Vidalia’s Loyalties

Before my parents divorced, my dad, whom I loved for his weakness and vulnerability, held a gun to my mother’s head. This followed the beating during which he’d choked her so hard she’d had to wear a turtleneck in July.

The divorce didn’t trouble the younger kids much, but we three big kids talked about it quite a lot. We couldn’t make sense of it. The beatings were, to us, a normal part of life. I took it for granted that all families had beatings. I thought all daddies threw the Thanksgiving groceries 50 feet up in the air when mommies took too long to return with the car.

My mother packed all of us kids up, in our jammies. She drove all through the night to my grandparents’ house, far away from the life that was familiar to us. We found our own house in a  genetically deprived, little town. Our mother went directly to work supporting us.

One morning I got up extra early to see her before the other kids were awake. When I shuffled into the kitchen, my pretty mommy was crying at the table. “Why are you crying, Mommy?” She told me not to worry, she was just a little bit lonely because she missed all our old friends and she didn’t have any new ones. I hugged her. “Don’t worry, I’ll be your friend.”

In time, she became parched by an unquenchable thirst. Inevitably, Gram found out and she initiated an investigation. The investigation concentrated mainly on Rachel and me. She conducted cookie fueled interrogations. Rachel was especially ethical. She had high expectations of parental behavior. She sang like a canary.

I worked as a double agent. In an effort to gain my mother’s confidence and maintain most favored status, I repeated all Gram’s questions to us.  My mother became increasingly agitated, chain smoking Tareytons, until she finally erupted and called my grandmother to yell about “pumping little kids for information.”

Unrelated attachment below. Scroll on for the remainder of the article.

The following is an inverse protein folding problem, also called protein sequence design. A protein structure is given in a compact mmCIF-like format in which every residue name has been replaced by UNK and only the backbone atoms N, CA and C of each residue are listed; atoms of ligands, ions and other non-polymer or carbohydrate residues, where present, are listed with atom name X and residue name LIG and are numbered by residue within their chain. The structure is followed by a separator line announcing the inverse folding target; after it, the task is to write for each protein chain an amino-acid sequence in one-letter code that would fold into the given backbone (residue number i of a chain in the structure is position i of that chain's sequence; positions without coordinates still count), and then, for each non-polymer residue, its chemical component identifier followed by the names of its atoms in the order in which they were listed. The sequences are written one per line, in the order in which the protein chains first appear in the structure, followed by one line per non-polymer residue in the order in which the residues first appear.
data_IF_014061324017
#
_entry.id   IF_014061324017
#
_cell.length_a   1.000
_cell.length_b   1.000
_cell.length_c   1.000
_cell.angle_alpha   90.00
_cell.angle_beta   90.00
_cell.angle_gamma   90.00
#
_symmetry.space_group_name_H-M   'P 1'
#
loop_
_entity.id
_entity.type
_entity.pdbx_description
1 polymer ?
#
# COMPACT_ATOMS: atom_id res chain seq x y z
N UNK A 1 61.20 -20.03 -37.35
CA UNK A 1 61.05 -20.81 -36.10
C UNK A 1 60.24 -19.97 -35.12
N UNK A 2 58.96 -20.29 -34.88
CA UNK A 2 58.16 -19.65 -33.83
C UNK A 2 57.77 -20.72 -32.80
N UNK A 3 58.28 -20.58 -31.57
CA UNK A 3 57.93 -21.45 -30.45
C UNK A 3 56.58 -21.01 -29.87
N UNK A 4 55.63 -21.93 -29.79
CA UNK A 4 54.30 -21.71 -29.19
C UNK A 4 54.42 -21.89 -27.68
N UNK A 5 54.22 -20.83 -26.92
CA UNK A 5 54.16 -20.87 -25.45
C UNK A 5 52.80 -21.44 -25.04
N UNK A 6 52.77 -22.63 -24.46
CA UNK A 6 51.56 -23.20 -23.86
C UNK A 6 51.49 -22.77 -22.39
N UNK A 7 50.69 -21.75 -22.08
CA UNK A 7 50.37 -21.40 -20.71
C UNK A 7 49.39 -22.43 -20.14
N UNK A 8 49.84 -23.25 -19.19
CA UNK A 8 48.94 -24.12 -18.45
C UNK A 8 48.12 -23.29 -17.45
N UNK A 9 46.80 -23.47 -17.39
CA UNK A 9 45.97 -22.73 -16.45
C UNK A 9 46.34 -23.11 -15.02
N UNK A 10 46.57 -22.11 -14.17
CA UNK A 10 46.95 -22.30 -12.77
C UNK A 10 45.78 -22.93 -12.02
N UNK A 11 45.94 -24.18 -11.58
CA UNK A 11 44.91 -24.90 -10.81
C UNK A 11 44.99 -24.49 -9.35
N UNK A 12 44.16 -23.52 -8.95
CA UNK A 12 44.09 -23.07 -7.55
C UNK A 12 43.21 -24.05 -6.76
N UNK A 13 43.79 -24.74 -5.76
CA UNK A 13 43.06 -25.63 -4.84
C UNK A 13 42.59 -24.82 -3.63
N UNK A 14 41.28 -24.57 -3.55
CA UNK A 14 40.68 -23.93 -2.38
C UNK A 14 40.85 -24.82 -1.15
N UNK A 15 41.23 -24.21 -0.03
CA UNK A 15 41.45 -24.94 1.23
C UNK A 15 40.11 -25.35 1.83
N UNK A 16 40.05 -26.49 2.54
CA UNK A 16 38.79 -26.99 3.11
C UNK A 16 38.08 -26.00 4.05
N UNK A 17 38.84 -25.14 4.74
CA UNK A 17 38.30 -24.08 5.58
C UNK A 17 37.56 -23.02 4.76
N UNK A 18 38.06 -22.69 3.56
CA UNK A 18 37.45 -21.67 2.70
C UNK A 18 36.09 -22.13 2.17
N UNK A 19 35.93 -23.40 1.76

My father was completely absent during this time. It was during the 70s. He was into EST, along with any other collective movement, where he could be surrounded by people with personality disorders and deficiencies similar to his. Eventually, he remarried and had two new children thereby eliminating his need to think of, or support, us.

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About elroyjones

Married, no children, responsibly self-directed, living happily.
This entry was posted in Autonomy and tagged , . Bookmark the permalink.

9 Responses to Vidalia’s Loyalties

  1. Joe Pineda says:

    A tough piece, but beautifully worded regardless.

  2. judithatwood says:

    I so appreciate your willingness to dig deep! Actually, this is a beautiful post. Thanks. 😎

  3. Another beautiful piece. What a track record you’re building.

  4. gkinnard says:

    Damn . . . this kind of thing is not what childhood is supposed to be about. I’m sorry you had to deal with this. I’m glad that—despite having every reason for it not to be—your head is screwed on straight.

    • elroyjones says:

      This is from of a short story I wrote. Some events did take place while others happened to a close friend so I incorporated the impressions I had of those situations at the time into the story.

      My parents divorced. My grandparents provided shelter to us when we left. We moved to a town of 2,000 souls, many of them unkind. My mother was a teacher. She gave up all of who she wanted to be for her perceived obligation to her parents.

      I agree that childhood should be less about worry and responsibility than mine was. Those years were a time of social upheaval. I was lucky to have my mother rather than some of my friends’ mothers who were swapping spouses at key parties. There was a tangible undercurrent of sexuality and embarrassing flirtations between grown-up married people. The adults were so engrossed in their own lives that the children raised themselves. The school system was full of teenage alcoholics and nobody found it irregular, let alone alarming.

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